Hi-Ten Bomberman (Japanese: HI-TEN ボンバーマン, Haitenbonbāman) is a video game in the Bomberman series created in Summer 1993. It was showcased and played exclusively at the Hudson Soft Super Caravan 1993 events in Japan. 


Hi-Ten Bomberman is a multiplayer-only game developed to support up to 10 players at a time, and utilizes a large, landscape-style HDTV screen to display its vast battlefield.

Gameplay Modes

There are five different gameplay modes featured in the game;

  • Battle Royal: Battle Royal is a multiplayer battle between 10 players, with the same tried-and-true gameplay formula as seen in previous games. The last Bomberman standing is the winner.
  • 2 Group Battle: 2 Group Battle is a multiplayer mode where two teams of five players battle against each other.
  • 3 Group Battle: 3 Group Battle is a nine-player-only battle mode in which three teams of three players each are pitted against one other.
  • 5 Group Battle: In this mode, five two-player teams battle against each other.
  • 1 VS 9 Battle: 1 VS 9 Battle is ten-player mode where one player must go up against a team of nine other players.


The widescreen battlefield of Hi-Ten Bomberman featured Curve Marks that change the trajectory of kicked bombs, along with crate-themed Soft Blocks


Depending on which controller port that the player uses, the Bomberman that he/she controls will be one of ten different colors:

  1. White Bomberman
  2. Pink Bomberman
  3. Brown Bomberman
  4. Cyan Bomberman
  5. Purple Bomberman
  6. Yellow Bomberman
  7. Green Bomberman
  8. Blue Bomberman
  9. Red Bomberman
  10. Black Bomberman


Hi-Ten Bomberman is run on custom hardware, which consists of a joint effort between two PC Engine game consoles with two 5-player multitaps for the basic hardware and controller input, and a computer system with special custom-made circuit boards for the high-definition video display and 16:9 resolution (three times as that of the PC Engine's native 4:3 resolution). Five of these units were produced for the 1993 Super Caravan events. According to Caravan legend Master Takahashi, each unit had cost 200,000,000 Japanese Yen (about $2,000,000 USD by 1993's transfer rate) to manufacture. This hardware configuration wasn't meant for home gaming in mind; Specifically, it was meant to demonstrate video gaming on the Japanese analog HDTV standards.

This hardware would eventually become the basis of the 32-bit HuC62 (A.K.A. Project Tetsujin) development system, on which NEC's PC-FX game console was based.

Hudson Soft Super Caravan 1993

As mentioned before, Hi-Ten Bomberman was played exclusively at the Hudson Soft Super Caravan events in Summer of 1993. A tournament for the game was held at each of the forty-four venues (from July 19th 1993 to August 31st 1993), using the game's multiplayer modes. The winners at each venue were awarded a trophy, certificate, and a PC Engine DUO-R game console, the finalists a Bomberman staff t-shirt, semi-finalists the Hudson Super Shooting Watch, and all participants each received a copy of Deden no Den, a promotional version of Bomberman '94 based on the Far East of Eden RPG series.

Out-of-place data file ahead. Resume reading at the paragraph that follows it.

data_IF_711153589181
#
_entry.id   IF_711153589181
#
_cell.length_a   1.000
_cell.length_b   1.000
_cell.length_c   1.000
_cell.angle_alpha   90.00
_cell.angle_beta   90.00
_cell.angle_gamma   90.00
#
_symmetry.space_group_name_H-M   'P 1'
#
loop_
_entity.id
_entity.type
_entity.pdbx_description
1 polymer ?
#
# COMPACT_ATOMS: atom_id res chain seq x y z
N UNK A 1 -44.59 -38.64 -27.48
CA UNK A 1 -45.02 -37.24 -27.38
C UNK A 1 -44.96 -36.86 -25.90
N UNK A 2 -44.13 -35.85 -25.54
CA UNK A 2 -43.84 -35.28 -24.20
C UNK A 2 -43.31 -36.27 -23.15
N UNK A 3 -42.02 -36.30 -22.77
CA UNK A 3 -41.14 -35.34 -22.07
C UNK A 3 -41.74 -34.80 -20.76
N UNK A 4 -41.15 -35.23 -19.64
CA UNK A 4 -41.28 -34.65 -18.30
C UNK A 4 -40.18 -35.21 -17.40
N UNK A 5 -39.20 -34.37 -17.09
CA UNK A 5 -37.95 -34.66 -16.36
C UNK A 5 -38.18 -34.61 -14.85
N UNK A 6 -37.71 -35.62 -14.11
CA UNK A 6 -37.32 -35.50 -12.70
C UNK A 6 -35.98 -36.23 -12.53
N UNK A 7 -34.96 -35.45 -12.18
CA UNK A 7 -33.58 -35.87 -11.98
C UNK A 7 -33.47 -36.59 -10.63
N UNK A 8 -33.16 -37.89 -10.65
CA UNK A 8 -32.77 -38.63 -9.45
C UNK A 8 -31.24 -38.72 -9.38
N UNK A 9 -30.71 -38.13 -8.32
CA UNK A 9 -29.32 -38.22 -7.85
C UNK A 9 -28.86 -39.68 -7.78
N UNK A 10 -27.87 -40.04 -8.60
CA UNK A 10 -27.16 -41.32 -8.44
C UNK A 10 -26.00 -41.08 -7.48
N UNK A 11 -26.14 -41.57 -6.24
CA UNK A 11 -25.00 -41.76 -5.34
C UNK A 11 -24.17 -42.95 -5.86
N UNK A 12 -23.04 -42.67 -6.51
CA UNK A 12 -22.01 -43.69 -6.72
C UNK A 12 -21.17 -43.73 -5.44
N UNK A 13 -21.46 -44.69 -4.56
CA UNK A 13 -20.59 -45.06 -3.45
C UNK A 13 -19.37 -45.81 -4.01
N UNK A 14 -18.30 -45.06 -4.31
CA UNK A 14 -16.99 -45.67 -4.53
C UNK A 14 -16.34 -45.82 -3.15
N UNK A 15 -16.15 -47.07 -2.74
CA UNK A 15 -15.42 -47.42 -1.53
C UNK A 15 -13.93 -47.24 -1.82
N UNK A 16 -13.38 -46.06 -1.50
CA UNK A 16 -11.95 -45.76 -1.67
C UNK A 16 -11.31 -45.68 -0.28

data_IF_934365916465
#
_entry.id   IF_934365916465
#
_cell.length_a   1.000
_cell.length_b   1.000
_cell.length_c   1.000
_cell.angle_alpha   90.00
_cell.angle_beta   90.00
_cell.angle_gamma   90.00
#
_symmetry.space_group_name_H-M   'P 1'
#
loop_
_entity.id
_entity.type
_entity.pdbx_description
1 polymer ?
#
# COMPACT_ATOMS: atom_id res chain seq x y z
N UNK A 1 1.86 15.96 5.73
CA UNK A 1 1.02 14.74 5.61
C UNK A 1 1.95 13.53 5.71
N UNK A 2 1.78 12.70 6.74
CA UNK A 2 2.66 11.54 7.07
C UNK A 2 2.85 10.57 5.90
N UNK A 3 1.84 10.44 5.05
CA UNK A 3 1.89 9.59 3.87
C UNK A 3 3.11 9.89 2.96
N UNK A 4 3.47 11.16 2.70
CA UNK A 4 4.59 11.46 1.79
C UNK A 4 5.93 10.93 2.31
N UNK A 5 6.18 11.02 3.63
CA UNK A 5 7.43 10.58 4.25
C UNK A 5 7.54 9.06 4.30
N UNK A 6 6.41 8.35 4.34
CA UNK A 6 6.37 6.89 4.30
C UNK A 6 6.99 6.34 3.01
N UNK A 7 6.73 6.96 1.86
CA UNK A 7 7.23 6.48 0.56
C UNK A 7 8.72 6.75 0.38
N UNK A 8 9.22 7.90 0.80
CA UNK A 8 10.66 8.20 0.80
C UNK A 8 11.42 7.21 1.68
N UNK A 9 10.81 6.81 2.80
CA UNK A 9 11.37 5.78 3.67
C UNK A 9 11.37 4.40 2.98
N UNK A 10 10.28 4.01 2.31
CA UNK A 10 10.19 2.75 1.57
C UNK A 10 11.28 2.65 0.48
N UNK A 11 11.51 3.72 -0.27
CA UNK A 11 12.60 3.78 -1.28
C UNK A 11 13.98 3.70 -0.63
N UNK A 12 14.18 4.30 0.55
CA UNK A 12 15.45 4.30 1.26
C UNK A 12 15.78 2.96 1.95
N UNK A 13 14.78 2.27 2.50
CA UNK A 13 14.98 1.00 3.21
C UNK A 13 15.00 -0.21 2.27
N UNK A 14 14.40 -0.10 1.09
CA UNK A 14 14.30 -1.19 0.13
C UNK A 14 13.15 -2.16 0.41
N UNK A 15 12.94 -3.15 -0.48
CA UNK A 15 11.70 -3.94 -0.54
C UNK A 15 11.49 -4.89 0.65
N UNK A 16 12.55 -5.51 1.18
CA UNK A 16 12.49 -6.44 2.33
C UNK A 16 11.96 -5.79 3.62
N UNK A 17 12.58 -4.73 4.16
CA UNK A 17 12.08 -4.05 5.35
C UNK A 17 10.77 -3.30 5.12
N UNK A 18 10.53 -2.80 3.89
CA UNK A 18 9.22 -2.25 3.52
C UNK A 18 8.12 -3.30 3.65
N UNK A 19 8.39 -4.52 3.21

NHK Studio Park

For a time, the original game was set up as an interactive exhibit, housed at the NHK Studio Park in Tokyo, Japan.

NEC PC-FX port rumor

At one point, there were rumors that Hi-Ten Bomberman was going to be released on the PC-FX game console, but it was cancelled, due to NEC's software publishing guidelines that emphasized on the system's FMV capabilities. These claims of such a port are unsubstantiated.

According to a interview with Master Takahashi, Hi-Ten Bomberman was never meant for the PC-FX console, and was only developed for use in HD. Another reason why Hi-Ten Bomberman was not released on the PC-FX, is because the console wasn't capable of running games in HD resolutions, even though it is based on the prototype Tetsujin board, which in turn was a development of Hi-Ten Bomberman's special custom hardware.




  • The ten-player mechanic, along with the large, widescreen battlefield was carried over to Saturn Bomberman.
  • "Hi-Ten" comes from "high-definition" and "ten-player".
  • Hi-Ten Bomberman earned the Committee Chairman's Award at the 1993 High Vision Awards hosted by the Japanese Ministry of Posts and Telecommunications.
  • Being a title that demonstrates video games on HDTVs, Hi-Ten Bomberman could be seen as the very first high-definition video game.
  • In 1994, an updated version of the game featuring characters from other Hudson Soft properties, Hi-Ten Chara-Bomb, was showcased and played at the 1994 Super Caravan events one year after the original.
  • During the early 1990s, HDTV sets like those used in the Super Caravan events had price tags running up to millions in Japanese Yen.
  • NHK, the Japanese national public broadcasting organization that helped to organize the Super Caravan events, were advocates of HDTV technologies for years.